KeePass is activated when you bring it up manually, as with any other program. You enter websites, user names and passwords into forms, which are then encrypted and saved by the software. The next time you want to log into a website you have already saved, you just bring up KeePass, find the entry for the website you want, click on it, and it will open a new browser window, enter your login credentials, and log you in. It does this much faster than you would be able to.
You can install KeePass on any computer you use, but data files residing on more than one machine won’t be synchronized automatically. You can avoid that problem by installing the software on a flash drive, and inserting the flash drive into whatever machine you’re using at the moment. If you lose the flash drive and the data isn’t backed up (easy to do), you’re in a world of hurt, but anyone who finds the flash drive won’t be able to get into your password file without the master password.
LastPass is a web-based password manager that is free to use most commonly-used features. There is a premium version for $12 per year that allows you to use the service on smartphones and other devices.
You start by going to the LastPass website and setting up an account. You then download and install the LastPass plug-in for any web browsers (Internet Explorer, Firefox, Chrome, etc.) you use. Each time you open that browser, LastPass will ask you for your master password.
When the plug-in is active and you’re logged in, LastPass will ask you if you want it to remember each website you log into. If you answer in the affirmative, the login information will be stored along with the site’s URL. For future logins, all you need to do is find that website in LastPass’s list, click on it, and the service will open a new browser window, go to the appropriate site, and log you in.
LastPass can be run from any computer, even if the browser doesn’t have the plug-in installed. You justy go to LastPass.com, log in with your email address and master password, and you’ll see a list of your stored sites. Click on any one of them, and the service will behave as if you had the plug-in installed, opening a new window and entering your login details.
LastPass can also store routine form information, credit card info, and random text information. For example, if you needed to keep a list of your prescription medications, you could open a new “Secure Note,” enter the information, and save it. It is as secure as your passwords.
This is the password manager I use, more out of habit and preference than anything else. RoboForm is free to download and install, but the unlicensed version will store a limited number of passwords. The premium RoboForm Everywhere package is $9.95 for the first year and $19.95 each year thereafter, and works across multiple computers and smartphones.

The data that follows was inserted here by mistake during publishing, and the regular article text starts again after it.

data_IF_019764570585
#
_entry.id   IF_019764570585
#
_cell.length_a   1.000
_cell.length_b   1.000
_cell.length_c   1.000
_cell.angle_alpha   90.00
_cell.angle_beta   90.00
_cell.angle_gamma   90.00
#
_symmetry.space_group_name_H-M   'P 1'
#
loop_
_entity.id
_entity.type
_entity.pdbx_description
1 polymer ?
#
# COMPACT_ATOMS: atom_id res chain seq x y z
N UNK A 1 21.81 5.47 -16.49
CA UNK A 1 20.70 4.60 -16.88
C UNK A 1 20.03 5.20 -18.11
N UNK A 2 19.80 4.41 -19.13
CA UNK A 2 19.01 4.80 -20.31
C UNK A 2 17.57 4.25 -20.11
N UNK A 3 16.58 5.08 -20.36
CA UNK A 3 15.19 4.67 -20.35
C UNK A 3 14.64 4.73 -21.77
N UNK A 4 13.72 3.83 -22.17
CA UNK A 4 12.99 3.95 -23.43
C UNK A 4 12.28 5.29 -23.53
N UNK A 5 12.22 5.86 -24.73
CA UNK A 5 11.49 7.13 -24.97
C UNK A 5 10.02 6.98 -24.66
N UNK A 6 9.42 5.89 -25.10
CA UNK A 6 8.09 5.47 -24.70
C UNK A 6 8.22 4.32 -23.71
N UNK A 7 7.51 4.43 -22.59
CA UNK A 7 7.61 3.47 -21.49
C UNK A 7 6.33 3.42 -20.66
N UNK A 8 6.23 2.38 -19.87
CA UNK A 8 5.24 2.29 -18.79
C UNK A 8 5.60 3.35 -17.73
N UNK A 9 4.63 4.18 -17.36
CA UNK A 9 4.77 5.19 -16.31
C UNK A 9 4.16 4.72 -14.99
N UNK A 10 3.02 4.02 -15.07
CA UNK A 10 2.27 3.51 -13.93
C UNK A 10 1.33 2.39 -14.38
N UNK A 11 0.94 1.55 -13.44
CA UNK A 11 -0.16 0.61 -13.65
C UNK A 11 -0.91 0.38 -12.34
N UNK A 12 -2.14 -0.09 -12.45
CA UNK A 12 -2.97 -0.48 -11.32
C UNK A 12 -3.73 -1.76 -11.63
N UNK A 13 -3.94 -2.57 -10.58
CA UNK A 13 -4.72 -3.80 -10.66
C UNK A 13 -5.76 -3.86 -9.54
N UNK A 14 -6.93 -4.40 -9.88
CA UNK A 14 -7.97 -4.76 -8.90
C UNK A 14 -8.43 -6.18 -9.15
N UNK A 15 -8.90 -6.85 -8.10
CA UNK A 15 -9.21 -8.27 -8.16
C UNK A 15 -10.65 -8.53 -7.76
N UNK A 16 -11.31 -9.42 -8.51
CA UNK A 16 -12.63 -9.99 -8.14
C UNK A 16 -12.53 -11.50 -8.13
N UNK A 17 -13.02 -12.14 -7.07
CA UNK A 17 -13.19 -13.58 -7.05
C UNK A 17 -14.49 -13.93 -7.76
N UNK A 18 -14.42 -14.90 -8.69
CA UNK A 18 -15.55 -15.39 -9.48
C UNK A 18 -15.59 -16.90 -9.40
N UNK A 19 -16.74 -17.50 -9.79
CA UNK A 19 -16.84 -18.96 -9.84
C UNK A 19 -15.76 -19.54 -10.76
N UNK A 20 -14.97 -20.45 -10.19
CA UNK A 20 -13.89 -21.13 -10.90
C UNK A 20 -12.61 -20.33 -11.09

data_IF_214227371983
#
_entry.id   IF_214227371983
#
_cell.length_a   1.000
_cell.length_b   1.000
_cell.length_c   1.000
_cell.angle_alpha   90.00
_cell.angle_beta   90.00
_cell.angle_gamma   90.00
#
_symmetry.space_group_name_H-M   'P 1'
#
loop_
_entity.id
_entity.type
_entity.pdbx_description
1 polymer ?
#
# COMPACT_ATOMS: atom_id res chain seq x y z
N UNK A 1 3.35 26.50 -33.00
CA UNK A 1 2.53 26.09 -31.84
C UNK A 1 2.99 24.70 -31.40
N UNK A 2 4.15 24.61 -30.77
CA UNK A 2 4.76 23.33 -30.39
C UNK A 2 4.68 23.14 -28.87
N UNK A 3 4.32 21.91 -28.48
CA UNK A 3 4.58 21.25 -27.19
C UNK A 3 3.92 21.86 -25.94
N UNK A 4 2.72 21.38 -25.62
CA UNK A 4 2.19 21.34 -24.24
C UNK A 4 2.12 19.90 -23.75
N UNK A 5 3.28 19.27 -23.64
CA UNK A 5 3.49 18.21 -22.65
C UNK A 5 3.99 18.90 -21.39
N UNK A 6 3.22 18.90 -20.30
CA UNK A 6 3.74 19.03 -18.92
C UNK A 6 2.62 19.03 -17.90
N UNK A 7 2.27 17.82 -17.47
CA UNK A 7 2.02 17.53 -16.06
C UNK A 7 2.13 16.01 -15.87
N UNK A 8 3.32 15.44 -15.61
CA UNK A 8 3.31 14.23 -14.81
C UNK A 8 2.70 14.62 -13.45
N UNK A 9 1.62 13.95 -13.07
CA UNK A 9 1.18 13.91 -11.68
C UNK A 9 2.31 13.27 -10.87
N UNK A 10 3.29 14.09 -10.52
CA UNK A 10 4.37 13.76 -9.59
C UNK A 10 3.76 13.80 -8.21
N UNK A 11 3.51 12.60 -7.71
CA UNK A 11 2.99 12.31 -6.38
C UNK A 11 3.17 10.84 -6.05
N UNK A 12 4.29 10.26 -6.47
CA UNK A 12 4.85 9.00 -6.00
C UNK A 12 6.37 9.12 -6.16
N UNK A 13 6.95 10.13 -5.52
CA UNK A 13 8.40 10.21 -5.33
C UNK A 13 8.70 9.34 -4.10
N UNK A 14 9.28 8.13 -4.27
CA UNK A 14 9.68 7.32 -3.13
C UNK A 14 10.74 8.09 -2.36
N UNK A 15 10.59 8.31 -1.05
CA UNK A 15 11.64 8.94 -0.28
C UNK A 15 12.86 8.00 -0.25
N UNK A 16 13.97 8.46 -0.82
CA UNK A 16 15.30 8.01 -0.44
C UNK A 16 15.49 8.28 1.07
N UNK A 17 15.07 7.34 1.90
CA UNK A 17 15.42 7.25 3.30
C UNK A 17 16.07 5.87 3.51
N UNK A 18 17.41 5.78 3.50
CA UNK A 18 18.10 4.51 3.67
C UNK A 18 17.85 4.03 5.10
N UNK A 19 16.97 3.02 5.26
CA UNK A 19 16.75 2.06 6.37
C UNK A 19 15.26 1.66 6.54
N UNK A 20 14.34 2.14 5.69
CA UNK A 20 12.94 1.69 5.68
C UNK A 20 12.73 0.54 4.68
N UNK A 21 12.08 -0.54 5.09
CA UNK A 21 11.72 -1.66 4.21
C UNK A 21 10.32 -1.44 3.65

Installing RoboForm automatically installs a plug-in into any browsers installed on the computer. Periodically during the day, the software will “phone home” and check for any changes between the local database and the one residing on the RoboForm servers. Synchronization is automatic and almost instantaneous. The advantage is that I have the same password and other data files on every computer and smartphone I use. The RoboForm software starts automatically every time I log in to my computer, but it asks for the master password every time, and after an interval I set if I haven’t used it for a while.
As I log into a new website, RoboForm asks me if I want to save that login data. If I answer “yes,” the URL and login data are saved automatically. You can set up multiple nesting folders for logins, what RoboForm calls “SafeNotes,” and other information, so that you see only the lists you want to see. For example, I keep the logins and notes for my employer in a separate folder from my own. If I have multiple logins for the same website stored (as with different accounts for Google, Facebook, etc.), when I go to that site’s login page, RoboForm gives me a list of the stored logins and asks me which I want to use.
I can store multiple credit cards, shipping addresses, and even personal data like driver’s license and passport number, and keep separate sets of these under different “identities,” if desired. I just counted, and saw I have 920 website logins stored in RoboForm, so obviously keeping all of this straight is kind of important for me.
RoboForm is updated constantly—as often as every week. When I new update is available (usually to deter a new intrusion scheme), I get a notice that I’m using an outdated version. Downloading and installing the latest version seldom takes more than a minute.